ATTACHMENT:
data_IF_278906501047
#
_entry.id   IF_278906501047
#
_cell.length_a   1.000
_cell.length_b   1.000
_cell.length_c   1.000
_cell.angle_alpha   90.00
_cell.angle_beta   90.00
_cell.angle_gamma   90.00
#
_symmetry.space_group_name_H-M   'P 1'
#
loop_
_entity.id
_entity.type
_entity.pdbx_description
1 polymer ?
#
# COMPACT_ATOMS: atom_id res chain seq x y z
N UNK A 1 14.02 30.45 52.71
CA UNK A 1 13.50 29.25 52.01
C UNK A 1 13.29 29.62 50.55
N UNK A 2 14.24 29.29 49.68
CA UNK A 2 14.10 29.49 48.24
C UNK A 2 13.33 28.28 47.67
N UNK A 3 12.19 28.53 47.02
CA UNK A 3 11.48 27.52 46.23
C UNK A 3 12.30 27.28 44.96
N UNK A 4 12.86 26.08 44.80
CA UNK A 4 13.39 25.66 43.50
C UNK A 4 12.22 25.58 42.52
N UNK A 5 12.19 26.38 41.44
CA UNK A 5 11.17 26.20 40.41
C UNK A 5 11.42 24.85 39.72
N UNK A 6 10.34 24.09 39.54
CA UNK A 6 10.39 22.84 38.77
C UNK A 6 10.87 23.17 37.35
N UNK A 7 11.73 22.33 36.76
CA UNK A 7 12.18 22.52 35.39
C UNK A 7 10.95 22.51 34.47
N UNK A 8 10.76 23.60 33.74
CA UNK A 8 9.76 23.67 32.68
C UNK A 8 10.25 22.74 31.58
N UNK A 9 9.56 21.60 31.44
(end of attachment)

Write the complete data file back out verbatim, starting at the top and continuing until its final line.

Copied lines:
data_IF_278906501047
#
_entry.id   IF_278906501047
#
_cell.length_a   1.000
_cell.length_b   1.000
_cell.length_c   1.000
_cell.angle_alpha   90.00
_cell.angle_beta   90.00
_cell.angle_gamma   90.00
#
_symmetry.space_group_name_H-M   'P 1'
#
loop_
_entity.id
_entity.type
_entity.pdbx_description
1 polymer ?
#
# COMPACT_ATOMS: atom_id res chain seq x y z
N UNK A 1 14.02 30.45 52.71
CA UNK A 1 13.50 29.25 52.01
C UNK A 1 13.29 29.62 50.55
N UNK A 2 14.24 29.29 49.68
CA UNK A 2 14.10 29.49 48.24
C UNK A 2 13.33 28.28 47.67
N UNK A 3 12.19 28.53 47.02
CA UNK A 3 11.48 27.52 46.23
C UNK A 3 12.30 27.28 44.96
N UNK A 4 12.86 26.08 44.80
CA UNK A 4 13.39 25.66 43.50
C UNK A 4 12.22 25.58 42.52
N UNK A 5 12.19 26.38 41.44
CA UNK A 5 11.17 26.20 40.41
C UNK A 5 11.42 24.85 39.72
N UNK A 6 10.34 24.09 39.54
CA UNK A 6 10.39 22.84 38.77
C UNK A 6 10.87 23.17 37.35
N UNK A 7 11.73 22.33 36.76
CA UNK A 7 12.18 22.52 35.39
C UNK A 7 10.95 22.51 34.47
N UNK A 8 10.76 23.60 33.74
CA UNK A 8 9.76 23.67 32.68
C UNK A 8 10.25 22.74 31.58
N UNK A 9 9.56 21.60 31.44